This section describes the development of your baby as
well as the changes you go through as your pregnancy
progresses. We discuss many issues with you at your
regular appointments. Please feel free to ask your
provider any other questions you have.
At this point, the embryo is less than a quarter-
inch long. The first body segments on the baby that
eventually become the brain and spinal cord. The heart,
blood circulation, and digestive tract take shape. At this
time, you miss your first period. Your breasts become
tender and enlarged. Chronic fatigue and urinary
frequency may begin, persisting for three or more
Development of the embryo is rapid. The
baby’s heart begins to pump blood and limb buds are
well developed. Facial features and major divisions of
the brain are discernible. The baby’s ears develop from
skin folds; tiny bones and muscles are formed beneath
the thin skin. By this time, the embryo has grown to
nearly two inches in length. Morning sickness may
persist for 12 weeks, and your uterus changes from pear
to globular shape. You may notice an increase in
vaginal discharge. Usually, there is no weight gain.
Depending on when you started our prenatal care, we
will discuss alpha fetal protein (AFP) information with
you between weeks 11-14.
The embryo becomes a fetus. Its beating heart
is discernible by Doppler. The baby assumes a more
human shape as the lower body develops. The organs
begin to differentiate, and the kidneys start to produce
urine. His or her facial features and limbs become more
distinct, and fingers, toes, ears, and eyelids are formed.
The fetus weighs about one ounce and is three inches in
length. Your uterus rises above the pelvic brim.
If you choose to have the AFP blood test to rule out birth
defects involving the brain and spinal cord, it is done
anytime between 16 and 18 weeks. This test is optional,
and we discuss the pros and cons with you.
The baby’s musculoskeletal system has
matured, and his or her nervous system begins to exert
control. Blood vessels rapidly develop. The baby’s fetal
hands can grasp and the legs kick actively. The organs
begin to mature and grow. At this point, the fetus
weighs about seven ounces and is approximately six
inches long. The fundus (top of uterus) is halfway
between the pubis and navel. You gain about one pound
per week, and you may begin to feel more energetic.
You may notice an increase in vaginal secretions and
may begin wearing maternity clothes. The pressure on
the mother’s bladder lessens, and urinary frequency
decreases. You feel fetal movements (quickening)
beginning between 16 and 22 weeks of gestation.
The baby’s movements are stronger and more
easily felt. The baby has grown to about 10 inches in
length and weighs about 1/2 pound. Fine hair covers the
body. The eyebrows, eyelashes and head hair develop.
The fetus develops a regular schedule of sleeping,
sucking and kicking. The fundus reaches the top of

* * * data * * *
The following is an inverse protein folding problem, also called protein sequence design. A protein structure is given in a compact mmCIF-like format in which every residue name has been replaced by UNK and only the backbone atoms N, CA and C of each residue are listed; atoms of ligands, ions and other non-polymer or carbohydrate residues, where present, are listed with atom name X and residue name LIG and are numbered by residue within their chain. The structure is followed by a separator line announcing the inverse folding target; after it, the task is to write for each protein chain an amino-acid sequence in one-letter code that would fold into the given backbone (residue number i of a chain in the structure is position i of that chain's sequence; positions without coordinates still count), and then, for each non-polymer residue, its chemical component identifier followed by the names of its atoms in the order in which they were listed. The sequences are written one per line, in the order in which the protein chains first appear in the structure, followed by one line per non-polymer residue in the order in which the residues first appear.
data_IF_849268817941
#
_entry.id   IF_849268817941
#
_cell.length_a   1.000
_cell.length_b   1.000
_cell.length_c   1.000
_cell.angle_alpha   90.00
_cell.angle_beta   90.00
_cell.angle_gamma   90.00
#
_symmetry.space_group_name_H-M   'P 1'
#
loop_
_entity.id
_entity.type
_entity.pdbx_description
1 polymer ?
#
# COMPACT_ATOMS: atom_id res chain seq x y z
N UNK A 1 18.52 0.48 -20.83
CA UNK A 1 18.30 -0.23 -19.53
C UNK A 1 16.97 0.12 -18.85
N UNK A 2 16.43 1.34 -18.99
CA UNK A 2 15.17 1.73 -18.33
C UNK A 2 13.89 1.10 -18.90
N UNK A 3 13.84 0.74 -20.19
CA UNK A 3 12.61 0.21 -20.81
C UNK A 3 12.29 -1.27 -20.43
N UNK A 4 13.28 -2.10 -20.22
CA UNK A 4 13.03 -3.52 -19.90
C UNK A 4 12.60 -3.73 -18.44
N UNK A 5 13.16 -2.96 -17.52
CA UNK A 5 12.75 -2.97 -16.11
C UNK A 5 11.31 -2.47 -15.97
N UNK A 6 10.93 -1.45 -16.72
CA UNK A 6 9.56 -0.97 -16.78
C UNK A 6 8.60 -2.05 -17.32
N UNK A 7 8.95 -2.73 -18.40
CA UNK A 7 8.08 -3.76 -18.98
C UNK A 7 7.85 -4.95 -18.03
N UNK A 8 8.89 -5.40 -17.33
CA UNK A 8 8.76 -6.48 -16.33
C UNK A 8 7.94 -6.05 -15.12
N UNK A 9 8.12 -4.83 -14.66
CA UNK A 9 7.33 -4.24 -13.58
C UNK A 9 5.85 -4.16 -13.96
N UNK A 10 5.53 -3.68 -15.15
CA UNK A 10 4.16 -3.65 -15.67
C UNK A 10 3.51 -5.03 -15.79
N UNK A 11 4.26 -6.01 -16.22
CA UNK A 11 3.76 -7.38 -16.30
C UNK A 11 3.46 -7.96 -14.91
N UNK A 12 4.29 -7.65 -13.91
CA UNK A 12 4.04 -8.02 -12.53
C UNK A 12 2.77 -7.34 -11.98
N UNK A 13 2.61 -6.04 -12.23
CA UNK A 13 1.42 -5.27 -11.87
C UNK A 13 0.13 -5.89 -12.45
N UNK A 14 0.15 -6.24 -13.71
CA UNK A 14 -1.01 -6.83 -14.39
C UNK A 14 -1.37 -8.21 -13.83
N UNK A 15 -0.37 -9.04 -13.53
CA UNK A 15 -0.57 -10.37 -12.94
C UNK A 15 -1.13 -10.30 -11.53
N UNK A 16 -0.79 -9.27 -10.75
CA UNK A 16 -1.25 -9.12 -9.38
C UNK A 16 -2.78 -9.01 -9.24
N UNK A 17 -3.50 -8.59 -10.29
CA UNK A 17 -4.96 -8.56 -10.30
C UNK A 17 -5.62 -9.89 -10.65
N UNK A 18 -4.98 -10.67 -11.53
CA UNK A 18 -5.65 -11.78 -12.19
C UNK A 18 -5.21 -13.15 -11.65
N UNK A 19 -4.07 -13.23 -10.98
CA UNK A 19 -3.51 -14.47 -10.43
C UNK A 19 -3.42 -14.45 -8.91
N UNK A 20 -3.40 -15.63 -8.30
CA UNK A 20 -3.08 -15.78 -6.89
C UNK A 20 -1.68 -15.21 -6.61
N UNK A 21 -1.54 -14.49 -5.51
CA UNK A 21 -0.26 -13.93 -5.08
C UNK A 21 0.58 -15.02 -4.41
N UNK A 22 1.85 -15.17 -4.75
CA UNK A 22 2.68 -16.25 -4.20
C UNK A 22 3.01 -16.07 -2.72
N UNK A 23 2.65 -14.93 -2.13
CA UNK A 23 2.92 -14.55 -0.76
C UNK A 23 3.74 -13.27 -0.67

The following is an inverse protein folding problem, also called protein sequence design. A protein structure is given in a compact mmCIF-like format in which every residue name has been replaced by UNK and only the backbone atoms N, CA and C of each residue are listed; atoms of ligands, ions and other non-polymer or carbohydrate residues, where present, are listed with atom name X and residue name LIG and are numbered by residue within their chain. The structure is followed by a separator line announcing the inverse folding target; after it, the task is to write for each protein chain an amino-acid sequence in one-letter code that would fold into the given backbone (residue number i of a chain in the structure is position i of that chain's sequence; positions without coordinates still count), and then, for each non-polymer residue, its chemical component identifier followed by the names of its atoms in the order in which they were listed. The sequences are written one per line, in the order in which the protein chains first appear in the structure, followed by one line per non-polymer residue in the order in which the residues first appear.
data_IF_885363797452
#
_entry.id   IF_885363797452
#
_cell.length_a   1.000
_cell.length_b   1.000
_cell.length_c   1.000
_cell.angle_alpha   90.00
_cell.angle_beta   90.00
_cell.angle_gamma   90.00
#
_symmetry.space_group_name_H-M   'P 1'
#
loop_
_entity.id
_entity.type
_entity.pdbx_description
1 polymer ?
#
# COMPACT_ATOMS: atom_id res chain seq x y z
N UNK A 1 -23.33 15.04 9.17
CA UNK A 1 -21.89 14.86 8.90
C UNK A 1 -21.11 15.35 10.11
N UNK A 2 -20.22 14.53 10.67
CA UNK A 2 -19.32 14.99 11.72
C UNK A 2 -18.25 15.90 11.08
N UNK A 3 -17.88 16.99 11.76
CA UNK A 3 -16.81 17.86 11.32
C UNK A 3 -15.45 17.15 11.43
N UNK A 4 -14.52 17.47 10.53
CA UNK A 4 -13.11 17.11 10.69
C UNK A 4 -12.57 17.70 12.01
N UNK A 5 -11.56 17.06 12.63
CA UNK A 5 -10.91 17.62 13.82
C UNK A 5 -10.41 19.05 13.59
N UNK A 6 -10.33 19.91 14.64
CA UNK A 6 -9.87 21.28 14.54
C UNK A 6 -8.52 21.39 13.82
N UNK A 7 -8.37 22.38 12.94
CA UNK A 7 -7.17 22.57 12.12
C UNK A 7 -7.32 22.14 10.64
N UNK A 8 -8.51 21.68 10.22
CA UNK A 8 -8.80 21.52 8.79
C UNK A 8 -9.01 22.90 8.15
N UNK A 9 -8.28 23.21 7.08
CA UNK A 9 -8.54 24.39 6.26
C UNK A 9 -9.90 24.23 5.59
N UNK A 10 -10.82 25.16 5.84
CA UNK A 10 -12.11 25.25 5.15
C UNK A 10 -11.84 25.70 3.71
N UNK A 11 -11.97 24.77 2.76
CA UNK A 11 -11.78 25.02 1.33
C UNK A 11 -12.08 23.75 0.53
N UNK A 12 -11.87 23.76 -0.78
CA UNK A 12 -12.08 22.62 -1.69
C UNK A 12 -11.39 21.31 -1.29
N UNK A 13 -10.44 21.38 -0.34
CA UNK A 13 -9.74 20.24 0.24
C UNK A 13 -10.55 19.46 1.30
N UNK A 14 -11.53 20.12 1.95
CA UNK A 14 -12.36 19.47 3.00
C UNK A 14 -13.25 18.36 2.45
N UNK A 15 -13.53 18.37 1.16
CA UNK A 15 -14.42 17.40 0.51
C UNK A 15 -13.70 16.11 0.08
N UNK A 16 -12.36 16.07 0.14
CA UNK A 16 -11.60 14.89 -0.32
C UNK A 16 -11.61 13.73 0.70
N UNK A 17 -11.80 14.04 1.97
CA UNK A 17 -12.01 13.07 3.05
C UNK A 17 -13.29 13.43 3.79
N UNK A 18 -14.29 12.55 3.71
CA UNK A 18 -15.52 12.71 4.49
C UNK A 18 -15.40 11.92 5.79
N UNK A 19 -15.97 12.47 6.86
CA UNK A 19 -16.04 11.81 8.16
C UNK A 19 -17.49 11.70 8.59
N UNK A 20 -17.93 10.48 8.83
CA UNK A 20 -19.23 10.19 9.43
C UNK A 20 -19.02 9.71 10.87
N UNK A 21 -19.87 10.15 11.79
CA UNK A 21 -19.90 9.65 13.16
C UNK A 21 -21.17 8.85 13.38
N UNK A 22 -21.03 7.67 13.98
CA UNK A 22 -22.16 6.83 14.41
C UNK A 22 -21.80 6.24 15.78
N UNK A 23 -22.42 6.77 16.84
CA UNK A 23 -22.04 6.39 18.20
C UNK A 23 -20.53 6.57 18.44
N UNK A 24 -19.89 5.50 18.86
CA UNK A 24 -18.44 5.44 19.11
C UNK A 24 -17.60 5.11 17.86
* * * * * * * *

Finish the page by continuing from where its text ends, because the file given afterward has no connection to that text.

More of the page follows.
the navel. Your breasts may begin secreting colostrum.
An ultrasound is often done around 20 weeks. This
ultrasound helps delineate fetal anatomy, placental
position and fluid volume. During your appointment
around weeks 20-24, you receive instructions about
The baby’s skin appears red and wrinkled.
The baby’s skeleton develops rapidly as bone-forming
cells increase activity. Respiratory movement begins. At
this point, the fetus weighs about one pound, 10 ounces.
The fundus is above the navel. You may begin to have
backaches and leg cramps, as well as changes in your
skin and abdominal itching.
The fetus can breathe, swallow, and regulate
temperature. His or her eyes may occasionally open for
short periods of time. At this time, the baby is 2/3 of its
birth size. Your fundus is halfway between the navel
and the breast bone. The fetal outline may be palpable.
Parents begin taking childbirth preparation classes
around this time.
Blood is drawn for diabetic screening during your office
visit around 28 weeks
If you are Rh negative, you also have your antibody
screen drawn. This day you will also receive your
injection of RhoGam.
At about 28 weeks gestation, your office visits change
from every four weeks to every two weeks.
The baby is now almost fully grown, and
movements are strong enough to be visible from the
outside. The baby’s skin is no longer quite as wrinkled,
and the baby is usually in the head-down position.
Weight is around four pounds, and length is
approximately 16 1/2 inches. Fundus reaches the
bottom of the breast bone, and the mother’s breasts are
full and tender. Urinary frequency may return. You
may have swollen ankles and sleeping problems.
You will also receive your pre-admission form for the
hospital in which you desire to deliver at. We suggest
that you tour labor and delivery units during this time.
36 weeks gestation, you get postpartum
instructions. Your scheduled appointments change from
every two weeks to every week. We discuss labor and
delivery issues, including your hospital choice, your
preference for anesthesia, and procedures for when you
go into labor (when to call, etc.).
The entire uterus is occupied by the baby,
thus making its movement less pronounced. Maternal
antibodies are being transferred to the baby. This
provides immunity for about six months until the
infant’s immune system can take over. The fetus
descends deeper into your pelvis. The placenta is nearly
four times as thick as it was 20 weeks ago. Backaches,
urinary frequency and Braxton Hicks contractions
intensify as your cervix and lower uterine segment
prepare for labor.
Cervical checks begin to assess for dilation, effacement,
and baby’s position.